It's our responsibility to make the content really make use of all that stuff. We talked about it for a long time and the other thing that we did was we had a skill system where even if you have redundant skill overlap, other party members can contribute to the total.
The new skill system will bring opportunities for even greater scripted encounters outside of combat. View full size.
So they stack? Like if your character has x amount and a companion has x amount, the game checks against them cumulatively?
Josh: It’s not a 1:1 correlation, but it adds everyone’s together and there’s a triangular progression where they higher it gets the bigger the gaps are, but basically yeah, if you have a lot of people invested in a skill, it’s going to be a lot easier for you to make even really difficult checks. That way you can be, say, “I’m going to make a diplomacy party and I’m not dumb for doing that, I’m really just maxing that out”.
The other thing we did was to split skills into active and passive, so that for example you can have a skill like Metaphysics which has no gameplay benefit in that you can’t use it in combat, but you can use it in scripted interactions and conversations, so it’s a passive skill where the circumstance has to allow you to use it. And by separating the skills into two categories, we’re not saying to the player, “hey, invest in a skill that gives you a gameplay benefit or invest only in the roleplaying skills”. Rather, we have a pool of points for the gameplay stuff and then there’s a pool of points for the roleplaying-oriented or knowledge skills. So that sort of frees the player up to say, “OK, I don’t actually have to make this weird metagaming decision between these two things”.
Locations like this just make you want to explore Deadfire’s world all the deeper, don’t they? View full size.
One thing I’ve read about and don’t fully understand is the difference between companions and sidekicks. Can you explain that a bit more, please?
Josh: Okay – so this has come up a lot. I guess the thing is, looking back at Baldur’s Gate 2 and the variety and amount of content that each companion had was humongous. The difference between Minsc or Jaheira or Aerie or Cernd or any of these characters could be really vast, and we knew that we wanted to make more in-depth companions for Deadfire but we also wanted more variety in terms of aesthetics or race representation or class representation. So there were character concepts we had, like Edwin who is the pale elf, where we thought, “that’s a cool character, but we’re already at so many companions…” because it’s a colossal amount of work to write all of these companions. It’s a lot of effort, and so we didn’t want to over-extend ourselves. So we thought, how about we make a category of character that has a unique portrait, a unique voice set, has their own little personality quirks – but we know that they’re not going to have their own personal quest and they’re not going to have big relationship arcs.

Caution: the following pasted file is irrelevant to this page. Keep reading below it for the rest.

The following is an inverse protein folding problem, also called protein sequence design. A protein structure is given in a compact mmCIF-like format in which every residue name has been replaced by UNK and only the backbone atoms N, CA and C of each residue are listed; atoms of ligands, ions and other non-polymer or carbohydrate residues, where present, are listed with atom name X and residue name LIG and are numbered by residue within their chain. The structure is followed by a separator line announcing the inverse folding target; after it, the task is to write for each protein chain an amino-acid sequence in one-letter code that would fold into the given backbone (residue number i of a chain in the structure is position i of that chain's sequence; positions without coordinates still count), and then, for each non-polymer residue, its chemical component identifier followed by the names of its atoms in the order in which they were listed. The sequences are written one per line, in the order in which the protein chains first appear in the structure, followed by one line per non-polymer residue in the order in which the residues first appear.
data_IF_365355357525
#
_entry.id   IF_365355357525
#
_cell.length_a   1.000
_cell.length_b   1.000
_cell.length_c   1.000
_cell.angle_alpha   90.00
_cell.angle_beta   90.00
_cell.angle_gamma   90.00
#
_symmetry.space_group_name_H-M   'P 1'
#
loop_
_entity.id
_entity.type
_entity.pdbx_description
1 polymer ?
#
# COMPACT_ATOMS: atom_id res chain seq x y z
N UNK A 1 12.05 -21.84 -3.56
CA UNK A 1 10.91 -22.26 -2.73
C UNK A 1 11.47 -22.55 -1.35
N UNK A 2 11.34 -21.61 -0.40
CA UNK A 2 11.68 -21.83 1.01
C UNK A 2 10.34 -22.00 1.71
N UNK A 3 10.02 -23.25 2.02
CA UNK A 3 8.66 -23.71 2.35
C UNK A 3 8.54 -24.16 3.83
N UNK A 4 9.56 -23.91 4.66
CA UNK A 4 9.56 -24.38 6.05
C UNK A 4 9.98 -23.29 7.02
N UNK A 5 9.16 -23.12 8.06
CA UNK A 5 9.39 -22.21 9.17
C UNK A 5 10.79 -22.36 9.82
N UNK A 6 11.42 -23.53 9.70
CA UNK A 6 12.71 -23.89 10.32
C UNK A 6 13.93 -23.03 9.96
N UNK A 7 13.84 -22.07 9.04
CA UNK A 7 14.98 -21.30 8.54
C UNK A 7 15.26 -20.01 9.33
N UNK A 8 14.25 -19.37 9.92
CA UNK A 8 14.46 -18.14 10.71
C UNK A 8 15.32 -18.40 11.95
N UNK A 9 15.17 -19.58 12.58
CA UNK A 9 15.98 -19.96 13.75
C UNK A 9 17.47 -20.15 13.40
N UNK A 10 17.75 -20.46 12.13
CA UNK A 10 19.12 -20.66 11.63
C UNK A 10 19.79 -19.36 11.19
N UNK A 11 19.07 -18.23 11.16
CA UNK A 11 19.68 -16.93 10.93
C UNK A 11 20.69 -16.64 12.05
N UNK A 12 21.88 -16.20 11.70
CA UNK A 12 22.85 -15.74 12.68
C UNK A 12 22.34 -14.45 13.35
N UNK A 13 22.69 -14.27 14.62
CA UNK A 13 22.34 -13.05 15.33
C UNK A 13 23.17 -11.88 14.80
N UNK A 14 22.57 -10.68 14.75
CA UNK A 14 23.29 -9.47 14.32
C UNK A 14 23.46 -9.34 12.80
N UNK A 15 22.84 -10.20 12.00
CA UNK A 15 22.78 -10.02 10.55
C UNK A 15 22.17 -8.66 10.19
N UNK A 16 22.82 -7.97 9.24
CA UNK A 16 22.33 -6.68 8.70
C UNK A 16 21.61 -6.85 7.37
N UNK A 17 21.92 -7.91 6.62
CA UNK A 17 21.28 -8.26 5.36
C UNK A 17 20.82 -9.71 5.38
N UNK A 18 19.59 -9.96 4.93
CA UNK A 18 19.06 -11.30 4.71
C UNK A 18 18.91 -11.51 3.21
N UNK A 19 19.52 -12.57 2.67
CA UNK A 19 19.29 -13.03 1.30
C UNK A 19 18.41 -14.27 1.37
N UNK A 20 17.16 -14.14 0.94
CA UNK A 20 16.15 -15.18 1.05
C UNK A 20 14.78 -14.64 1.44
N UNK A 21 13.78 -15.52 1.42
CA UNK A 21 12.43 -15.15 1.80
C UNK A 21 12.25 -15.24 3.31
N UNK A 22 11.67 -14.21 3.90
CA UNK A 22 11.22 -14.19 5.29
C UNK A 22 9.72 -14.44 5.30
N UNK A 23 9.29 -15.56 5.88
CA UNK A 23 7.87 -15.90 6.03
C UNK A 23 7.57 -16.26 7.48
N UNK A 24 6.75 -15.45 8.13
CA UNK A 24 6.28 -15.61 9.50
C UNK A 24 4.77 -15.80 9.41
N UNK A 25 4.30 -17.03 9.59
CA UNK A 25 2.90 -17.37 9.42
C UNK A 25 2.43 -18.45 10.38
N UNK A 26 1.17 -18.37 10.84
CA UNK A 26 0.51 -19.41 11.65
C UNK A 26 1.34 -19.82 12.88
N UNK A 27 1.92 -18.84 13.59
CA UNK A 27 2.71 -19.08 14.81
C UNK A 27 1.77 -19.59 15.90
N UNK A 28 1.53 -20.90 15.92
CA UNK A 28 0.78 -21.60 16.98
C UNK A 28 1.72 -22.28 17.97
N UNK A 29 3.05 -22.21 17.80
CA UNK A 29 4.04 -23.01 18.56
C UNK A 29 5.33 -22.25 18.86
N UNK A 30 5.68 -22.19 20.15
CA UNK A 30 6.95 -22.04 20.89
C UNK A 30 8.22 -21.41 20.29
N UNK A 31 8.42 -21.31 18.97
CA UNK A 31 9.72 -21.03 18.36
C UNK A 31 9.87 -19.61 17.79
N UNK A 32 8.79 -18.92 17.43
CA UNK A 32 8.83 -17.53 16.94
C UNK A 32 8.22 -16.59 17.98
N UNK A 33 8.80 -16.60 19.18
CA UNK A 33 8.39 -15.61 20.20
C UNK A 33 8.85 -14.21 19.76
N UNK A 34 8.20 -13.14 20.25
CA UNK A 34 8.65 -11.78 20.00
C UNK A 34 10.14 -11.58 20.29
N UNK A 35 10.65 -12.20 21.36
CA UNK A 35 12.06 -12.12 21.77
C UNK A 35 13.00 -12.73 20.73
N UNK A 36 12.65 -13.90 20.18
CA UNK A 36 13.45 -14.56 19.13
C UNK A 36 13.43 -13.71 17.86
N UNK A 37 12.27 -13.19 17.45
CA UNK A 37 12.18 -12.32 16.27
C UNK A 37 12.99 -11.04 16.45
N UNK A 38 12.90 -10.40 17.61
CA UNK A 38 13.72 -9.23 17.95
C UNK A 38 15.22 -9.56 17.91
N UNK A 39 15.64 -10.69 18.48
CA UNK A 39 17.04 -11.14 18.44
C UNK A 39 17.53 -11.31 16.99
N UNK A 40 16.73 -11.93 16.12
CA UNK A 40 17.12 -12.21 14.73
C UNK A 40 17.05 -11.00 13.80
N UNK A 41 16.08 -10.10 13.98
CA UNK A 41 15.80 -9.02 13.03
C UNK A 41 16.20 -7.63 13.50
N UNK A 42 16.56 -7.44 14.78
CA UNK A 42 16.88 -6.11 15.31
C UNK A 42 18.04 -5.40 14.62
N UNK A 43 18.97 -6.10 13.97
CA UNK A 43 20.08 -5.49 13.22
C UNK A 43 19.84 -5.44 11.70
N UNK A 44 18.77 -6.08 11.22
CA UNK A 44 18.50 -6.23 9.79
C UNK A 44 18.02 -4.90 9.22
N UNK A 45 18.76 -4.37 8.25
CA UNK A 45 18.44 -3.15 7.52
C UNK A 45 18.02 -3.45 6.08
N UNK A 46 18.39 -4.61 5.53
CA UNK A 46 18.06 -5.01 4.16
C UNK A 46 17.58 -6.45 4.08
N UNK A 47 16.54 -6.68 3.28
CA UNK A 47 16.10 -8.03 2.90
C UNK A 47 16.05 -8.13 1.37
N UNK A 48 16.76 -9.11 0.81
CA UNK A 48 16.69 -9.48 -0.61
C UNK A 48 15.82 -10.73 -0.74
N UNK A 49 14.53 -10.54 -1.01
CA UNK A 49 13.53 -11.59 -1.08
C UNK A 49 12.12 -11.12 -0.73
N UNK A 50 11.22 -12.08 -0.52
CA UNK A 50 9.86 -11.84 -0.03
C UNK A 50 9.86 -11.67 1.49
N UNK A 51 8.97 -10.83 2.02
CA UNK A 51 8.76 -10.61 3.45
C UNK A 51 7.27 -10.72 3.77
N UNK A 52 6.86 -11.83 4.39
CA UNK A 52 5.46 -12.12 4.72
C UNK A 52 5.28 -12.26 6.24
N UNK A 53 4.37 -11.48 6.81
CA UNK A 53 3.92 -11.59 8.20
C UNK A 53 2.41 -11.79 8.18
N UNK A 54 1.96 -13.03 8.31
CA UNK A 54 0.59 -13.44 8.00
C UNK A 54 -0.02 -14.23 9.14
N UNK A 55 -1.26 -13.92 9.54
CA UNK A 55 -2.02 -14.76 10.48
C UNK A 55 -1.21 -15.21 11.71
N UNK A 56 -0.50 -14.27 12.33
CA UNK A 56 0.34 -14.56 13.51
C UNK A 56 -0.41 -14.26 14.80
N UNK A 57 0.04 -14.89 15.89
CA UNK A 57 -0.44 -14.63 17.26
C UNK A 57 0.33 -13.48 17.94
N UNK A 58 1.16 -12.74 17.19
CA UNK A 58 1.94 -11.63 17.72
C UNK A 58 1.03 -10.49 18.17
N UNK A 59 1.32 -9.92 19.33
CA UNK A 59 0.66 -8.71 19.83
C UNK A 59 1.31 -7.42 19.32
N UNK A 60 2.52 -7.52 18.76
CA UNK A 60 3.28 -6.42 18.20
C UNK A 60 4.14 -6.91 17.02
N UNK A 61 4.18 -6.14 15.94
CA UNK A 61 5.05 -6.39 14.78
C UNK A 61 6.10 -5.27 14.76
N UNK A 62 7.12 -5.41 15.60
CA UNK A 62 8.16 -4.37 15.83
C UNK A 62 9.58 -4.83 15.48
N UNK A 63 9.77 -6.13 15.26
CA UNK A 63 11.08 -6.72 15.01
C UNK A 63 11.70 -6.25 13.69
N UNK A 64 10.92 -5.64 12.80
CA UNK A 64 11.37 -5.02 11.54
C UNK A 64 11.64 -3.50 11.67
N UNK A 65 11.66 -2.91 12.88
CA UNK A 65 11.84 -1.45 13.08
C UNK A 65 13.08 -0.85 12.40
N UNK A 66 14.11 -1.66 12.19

So it’s a way for us of doing what you see in some games where there’s just some companions that don’t have as much meat to them, but by calling them sidekicks we’re letting the player know that hey, this character doesn’t have a bunch of custom content for them. They’re a cool character but if you’re putting them in the party because you want to have all this other stuff to them, well, that’s not what they’re for. That’s why we made that distinction. Some people got mad about it, but I would rather be upfront about it and tell them that we have all these companions, but then we also have all these other people who aren’t as thoroughly developed, and we’re letting you know that so you don’t feel like you’re getting ripped off or tricked or anything like that. We’re not saying, “yeah we have 12 companions” but secretly four of them don’t really have any content to them. I don’t want to do that.
That’s the whole reason for doing the sidekicks: to give you more characters to choose from, but being upfront with the player and saying, “look, if you really want companions for relationships and quests and stuff like that, these are not the characters for that”.
Well, awesome – plenty to think about and look forward to! Thanks a lot for your time, Josh.
Josh: No problem!
Visit Obsidian to learn more about Pillars of Eternity II: Deadfire as well as to back the game, and follow Josh on Twitter here.